Using boundaries on my time to start and stop creative work, feel more inspired, and rest.
I always have several books going. It started in high school when I worked at the public library, and now it's mostly about having the right book for my mood/energy.
I am most creative in the late morning and early afternoons or late at night (but late at night is when I am more of a receiver of ideas rather than a creative) and it is a painful pattern to live with since I work 8-4 Monday to Friday so I only really have weekends to work with my natural rhythm.
One of the great gifts of retirement is being able to fully explore one’s relationship with time, productivity and creativity. And people approach this in so many different ways. I always ask other retired persons how they actually spend their day to days,, just because I am curious about this. It’s interesting that most people respond a little defensively at first, until I assure them that I have no expectations re how we “should” spend our time!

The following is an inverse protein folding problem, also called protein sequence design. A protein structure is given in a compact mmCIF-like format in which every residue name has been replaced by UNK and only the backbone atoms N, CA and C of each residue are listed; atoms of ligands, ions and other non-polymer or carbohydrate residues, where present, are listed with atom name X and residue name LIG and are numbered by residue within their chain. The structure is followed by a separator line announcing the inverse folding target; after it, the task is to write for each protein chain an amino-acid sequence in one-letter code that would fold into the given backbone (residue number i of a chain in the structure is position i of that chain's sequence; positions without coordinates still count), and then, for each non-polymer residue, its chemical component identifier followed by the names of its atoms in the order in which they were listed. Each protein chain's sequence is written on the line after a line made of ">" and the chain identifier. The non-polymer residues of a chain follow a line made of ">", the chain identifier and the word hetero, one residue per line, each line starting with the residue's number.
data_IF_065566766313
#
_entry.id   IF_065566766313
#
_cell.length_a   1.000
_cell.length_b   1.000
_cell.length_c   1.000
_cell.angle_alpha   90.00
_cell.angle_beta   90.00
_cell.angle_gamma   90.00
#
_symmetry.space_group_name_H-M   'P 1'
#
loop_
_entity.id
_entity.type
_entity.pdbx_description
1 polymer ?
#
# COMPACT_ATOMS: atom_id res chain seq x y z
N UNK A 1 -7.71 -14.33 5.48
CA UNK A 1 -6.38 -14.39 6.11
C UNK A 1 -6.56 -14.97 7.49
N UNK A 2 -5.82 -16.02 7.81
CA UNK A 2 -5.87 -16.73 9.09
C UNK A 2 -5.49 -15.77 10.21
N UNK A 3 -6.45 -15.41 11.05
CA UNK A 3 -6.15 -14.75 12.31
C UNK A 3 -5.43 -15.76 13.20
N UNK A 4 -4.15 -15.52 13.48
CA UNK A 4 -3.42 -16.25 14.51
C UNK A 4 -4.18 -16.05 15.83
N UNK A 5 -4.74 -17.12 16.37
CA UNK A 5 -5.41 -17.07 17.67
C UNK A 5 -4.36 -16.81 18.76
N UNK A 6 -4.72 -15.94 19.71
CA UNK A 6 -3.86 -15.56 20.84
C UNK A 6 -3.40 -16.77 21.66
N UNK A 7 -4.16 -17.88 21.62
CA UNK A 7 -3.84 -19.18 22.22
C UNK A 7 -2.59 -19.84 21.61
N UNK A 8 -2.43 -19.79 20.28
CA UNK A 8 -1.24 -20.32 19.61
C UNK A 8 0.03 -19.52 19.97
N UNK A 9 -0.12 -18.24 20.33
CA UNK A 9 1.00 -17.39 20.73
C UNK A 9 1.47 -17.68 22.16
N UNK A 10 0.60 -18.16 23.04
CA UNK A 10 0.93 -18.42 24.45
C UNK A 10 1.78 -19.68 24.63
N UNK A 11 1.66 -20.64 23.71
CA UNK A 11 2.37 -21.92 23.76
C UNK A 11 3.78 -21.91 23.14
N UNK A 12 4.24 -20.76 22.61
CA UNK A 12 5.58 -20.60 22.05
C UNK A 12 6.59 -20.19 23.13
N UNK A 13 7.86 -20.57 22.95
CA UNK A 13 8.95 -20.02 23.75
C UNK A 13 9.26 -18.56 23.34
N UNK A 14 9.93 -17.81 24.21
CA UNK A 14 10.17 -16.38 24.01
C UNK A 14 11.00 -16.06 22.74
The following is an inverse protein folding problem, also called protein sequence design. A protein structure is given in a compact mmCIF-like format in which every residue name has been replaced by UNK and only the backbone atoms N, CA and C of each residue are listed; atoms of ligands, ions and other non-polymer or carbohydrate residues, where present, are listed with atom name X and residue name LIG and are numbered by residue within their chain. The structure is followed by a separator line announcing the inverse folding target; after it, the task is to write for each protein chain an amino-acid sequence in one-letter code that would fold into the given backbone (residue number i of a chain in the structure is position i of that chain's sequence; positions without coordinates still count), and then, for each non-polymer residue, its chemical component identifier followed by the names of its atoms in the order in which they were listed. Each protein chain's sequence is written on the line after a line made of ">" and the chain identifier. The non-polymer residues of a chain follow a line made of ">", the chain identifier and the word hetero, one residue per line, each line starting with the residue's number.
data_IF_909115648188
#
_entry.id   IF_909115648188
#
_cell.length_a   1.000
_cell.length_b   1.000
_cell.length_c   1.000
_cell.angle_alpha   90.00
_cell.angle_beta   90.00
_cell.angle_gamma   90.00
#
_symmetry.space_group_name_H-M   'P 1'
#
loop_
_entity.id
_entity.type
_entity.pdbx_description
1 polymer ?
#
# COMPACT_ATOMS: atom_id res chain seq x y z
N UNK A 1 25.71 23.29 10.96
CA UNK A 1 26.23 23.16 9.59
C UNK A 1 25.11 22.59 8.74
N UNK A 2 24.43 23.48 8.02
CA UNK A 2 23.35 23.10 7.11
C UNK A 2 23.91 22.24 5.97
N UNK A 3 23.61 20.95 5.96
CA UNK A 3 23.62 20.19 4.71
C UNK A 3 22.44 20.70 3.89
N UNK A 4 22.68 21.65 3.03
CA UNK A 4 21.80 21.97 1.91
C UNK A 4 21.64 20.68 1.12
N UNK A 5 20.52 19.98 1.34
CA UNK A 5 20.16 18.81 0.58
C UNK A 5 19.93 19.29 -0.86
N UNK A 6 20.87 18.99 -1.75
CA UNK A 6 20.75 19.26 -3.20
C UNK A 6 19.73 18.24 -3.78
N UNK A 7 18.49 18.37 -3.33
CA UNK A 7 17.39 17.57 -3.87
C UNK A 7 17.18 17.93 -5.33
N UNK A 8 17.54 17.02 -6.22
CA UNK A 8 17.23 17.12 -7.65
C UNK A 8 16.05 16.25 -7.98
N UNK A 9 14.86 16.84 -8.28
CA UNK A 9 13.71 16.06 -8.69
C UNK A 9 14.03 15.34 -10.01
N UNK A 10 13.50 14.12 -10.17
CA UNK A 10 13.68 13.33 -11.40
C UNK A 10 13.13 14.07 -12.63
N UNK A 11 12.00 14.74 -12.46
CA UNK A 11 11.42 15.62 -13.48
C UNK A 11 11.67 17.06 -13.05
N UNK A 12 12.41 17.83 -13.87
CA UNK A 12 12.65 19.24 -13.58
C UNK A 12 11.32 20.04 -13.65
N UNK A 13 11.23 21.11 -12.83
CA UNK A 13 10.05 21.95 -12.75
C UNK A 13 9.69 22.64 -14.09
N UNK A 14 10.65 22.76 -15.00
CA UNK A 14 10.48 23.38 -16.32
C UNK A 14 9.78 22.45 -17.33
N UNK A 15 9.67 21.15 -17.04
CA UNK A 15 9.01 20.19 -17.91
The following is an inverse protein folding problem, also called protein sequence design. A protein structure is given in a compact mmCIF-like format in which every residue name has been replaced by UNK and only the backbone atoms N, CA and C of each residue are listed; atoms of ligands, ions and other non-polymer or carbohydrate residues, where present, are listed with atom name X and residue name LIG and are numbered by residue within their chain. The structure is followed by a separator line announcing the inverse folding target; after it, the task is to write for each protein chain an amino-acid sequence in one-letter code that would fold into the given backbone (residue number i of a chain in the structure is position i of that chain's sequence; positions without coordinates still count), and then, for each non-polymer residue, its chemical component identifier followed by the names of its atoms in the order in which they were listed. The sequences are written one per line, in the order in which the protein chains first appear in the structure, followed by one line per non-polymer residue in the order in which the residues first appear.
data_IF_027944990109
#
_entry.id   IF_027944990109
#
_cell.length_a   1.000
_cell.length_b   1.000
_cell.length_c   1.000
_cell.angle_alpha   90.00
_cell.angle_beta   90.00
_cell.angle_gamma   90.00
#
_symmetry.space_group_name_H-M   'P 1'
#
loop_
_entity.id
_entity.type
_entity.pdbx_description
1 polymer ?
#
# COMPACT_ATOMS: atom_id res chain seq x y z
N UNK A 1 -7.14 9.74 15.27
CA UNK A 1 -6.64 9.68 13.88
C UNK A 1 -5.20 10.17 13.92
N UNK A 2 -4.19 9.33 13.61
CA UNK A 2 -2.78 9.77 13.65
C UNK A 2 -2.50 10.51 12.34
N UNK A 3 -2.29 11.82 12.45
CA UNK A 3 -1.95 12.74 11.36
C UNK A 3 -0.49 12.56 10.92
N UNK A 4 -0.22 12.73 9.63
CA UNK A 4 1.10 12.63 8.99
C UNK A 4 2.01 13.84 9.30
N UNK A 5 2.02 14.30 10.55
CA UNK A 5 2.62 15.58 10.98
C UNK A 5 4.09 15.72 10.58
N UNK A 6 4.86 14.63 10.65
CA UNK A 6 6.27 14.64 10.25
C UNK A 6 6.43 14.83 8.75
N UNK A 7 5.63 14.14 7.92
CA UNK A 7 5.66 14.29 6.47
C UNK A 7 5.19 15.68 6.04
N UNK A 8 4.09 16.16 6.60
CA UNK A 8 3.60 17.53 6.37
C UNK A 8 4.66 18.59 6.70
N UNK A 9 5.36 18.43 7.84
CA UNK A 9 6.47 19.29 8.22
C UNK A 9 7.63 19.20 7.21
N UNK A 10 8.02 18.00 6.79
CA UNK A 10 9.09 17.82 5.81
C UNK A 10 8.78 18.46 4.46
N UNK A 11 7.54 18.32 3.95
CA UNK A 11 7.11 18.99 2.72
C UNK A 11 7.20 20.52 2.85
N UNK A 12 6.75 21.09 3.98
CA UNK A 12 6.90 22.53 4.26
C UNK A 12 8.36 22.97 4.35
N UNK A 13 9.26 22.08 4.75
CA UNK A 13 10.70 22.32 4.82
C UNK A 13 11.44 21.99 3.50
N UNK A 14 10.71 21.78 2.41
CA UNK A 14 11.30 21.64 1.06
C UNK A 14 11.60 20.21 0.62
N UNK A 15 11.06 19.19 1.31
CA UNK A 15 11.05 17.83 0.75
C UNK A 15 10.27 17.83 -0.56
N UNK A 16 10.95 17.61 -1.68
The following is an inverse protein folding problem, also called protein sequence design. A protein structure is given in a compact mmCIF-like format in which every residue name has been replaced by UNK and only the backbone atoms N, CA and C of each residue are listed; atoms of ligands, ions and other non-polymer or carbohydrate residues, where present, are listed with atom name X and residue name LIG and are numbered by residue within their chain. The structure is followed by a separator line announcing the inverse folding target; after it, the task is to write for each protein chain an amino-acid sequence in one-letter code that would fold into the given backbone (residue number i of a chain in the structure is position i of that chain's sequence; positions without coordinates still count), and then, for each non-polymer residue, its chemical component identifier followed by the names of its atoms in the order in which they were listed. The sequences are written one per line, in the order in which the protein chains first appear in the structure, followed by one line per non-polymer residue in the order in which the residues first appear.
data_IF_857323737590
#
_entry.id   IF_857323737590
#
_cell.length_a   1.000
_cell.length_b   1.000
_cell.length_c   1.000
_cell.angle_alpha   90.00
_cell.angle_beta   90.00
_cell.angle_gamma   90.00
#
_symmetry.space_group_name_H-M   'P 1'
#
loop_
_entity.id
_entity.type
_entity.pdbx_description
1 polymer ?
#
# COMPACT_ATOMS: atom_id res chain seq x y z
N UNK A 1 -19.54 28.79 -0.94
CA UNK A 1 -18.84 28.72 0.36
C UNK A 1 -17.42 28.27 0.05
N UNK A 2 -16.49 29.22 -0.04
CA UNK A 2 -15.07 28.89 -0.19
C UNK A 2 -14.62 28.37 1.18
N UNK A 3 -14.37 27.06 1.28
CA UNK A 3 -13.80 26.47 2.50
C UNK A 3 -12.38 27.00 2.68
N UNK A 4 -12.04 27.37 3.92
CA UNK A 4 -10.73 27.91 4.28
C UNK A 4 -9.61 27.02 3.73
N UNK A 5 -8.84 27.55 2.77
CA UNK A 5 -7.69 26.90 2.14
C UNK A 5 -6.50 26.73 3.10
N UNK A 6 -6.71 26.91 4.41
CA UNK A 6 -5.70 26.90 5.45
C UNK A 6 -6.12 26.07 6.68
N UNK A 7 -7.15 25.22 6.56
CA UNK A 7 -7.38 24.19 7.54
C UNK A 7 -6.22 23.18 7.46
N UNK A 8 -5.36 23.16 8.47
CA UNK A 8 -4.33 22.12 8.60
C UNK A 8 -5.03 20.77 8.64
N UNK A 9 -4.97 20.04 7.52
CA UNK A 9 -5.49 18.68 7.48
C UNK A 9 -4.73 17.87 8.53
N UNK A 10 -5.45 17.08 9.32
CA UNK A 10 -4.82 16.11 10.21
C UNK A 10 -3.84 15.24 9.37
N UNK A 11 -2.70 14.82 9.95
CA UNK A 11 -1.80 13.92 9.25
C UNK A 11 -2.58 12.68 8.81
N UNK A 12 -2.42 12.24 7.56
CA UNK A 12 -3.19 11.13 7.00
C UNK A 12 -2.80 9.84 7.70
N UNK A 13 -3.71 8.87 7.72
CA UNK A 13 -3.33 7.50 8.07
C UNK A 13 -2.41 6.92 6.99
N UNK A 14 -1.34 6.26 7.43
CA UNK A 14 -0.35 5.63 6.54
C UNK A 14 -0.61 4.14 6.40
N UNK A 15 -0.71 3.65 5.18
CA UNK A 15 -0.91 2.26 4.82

There is so much to chew on in this newsletter. Sectioning our day into buckets, managing energy instead of time and just creating a pattern that works for each of us and our individual circumstances. I work in HR (for my husband's company, so I take liberties with my time) and I bounce between that and sewing, but there are other creative pursuits I'm putting on the back burner because they need more exclusive energy than serging seams together and then answering emails. I'm curious, Sarai, if the working in PJs thing hinders or helps you? No judgment here, but I do have opinions.